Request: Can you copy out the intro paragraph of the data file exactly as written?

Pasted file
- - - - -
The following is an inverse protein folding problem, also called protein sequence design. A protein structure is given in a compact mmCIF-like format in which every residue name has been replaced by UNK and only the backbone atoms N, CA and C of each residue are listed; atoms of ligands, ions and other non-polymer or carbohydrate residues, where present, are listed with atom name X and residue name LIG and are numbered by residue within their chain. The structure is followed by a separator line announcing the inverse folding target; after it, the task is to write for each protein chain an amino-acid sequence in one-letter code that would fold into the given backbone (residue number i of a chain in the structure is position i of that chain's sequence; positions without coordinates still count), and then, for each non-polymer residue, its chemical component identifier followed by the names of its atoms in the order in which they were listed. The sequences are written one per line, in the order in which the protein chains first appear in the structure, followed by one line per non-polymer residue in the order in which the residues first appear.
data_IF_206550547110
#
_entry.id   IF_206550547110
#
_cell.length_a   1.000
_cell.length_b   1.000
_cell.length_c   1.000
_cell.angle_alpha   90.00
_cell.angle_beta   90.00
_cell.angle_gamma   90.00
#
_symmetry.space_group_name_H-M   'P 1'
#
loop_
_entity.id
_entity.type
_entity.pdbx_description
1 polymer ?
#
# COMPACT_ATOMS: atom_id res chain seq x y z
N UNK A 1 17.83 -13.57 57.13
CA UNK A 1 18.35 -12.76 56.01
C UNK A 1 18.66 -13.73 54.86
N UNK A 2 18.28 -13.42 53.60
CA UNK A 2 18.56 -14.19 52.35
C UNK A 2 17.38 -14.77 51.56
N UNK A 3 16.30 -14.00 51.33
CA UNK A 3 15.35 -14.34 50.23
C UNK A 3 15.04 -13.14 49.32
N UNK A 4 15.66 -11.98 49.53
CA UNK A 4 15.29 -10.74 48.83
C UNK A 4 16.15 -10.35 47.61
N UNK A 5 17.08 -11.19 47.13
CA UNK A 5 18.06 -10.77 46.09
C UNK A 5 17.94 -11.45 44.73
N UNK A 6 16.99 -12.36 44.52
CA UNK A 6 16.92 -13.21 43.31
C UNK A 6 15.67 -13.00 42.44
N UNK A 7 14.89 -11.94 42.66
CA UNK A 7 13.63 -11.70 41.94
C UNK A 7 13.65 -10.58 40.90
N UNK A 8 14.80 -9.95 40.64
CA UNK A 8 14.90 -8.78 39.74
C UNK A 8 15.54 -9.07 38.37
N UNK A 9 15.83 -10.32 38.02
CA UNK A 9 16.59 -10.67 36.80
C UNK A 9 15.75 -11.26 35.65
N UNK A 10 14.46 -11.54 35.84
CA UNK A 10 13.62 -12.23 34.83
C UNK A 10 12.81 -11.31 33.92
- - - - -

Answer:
The following is an inverse protein folding problem, also called protein sequence design. A protein structure is given in a compact mmCIF-like format in which every residue name has been replaced by UNK and only the backbone atoms N, CA and C of each residue are listed; atoms of ligands, ions and other non-polymer or carbohydrate residues, where present, are listed with atom name X and residue name LIG and are numbered by residue within their chain. The structure is followed by a separator line announcing the inverse folding target; after it, the task is to write for each protein chain an amino-acid sequence in one-letter code that would fold into the given backbone (residue number i of a chain in the structure is position i of that chain's sequence; positions without coordinates still count), and then, for each non-polymer residue, its chemical component identifier followed by the names of its atoms in the order in which they were listed. The sequences are written one per line, in the order in which the protein chains first appear in the structure, followed by one line per non-polymer residue in the order in which the residues first appear.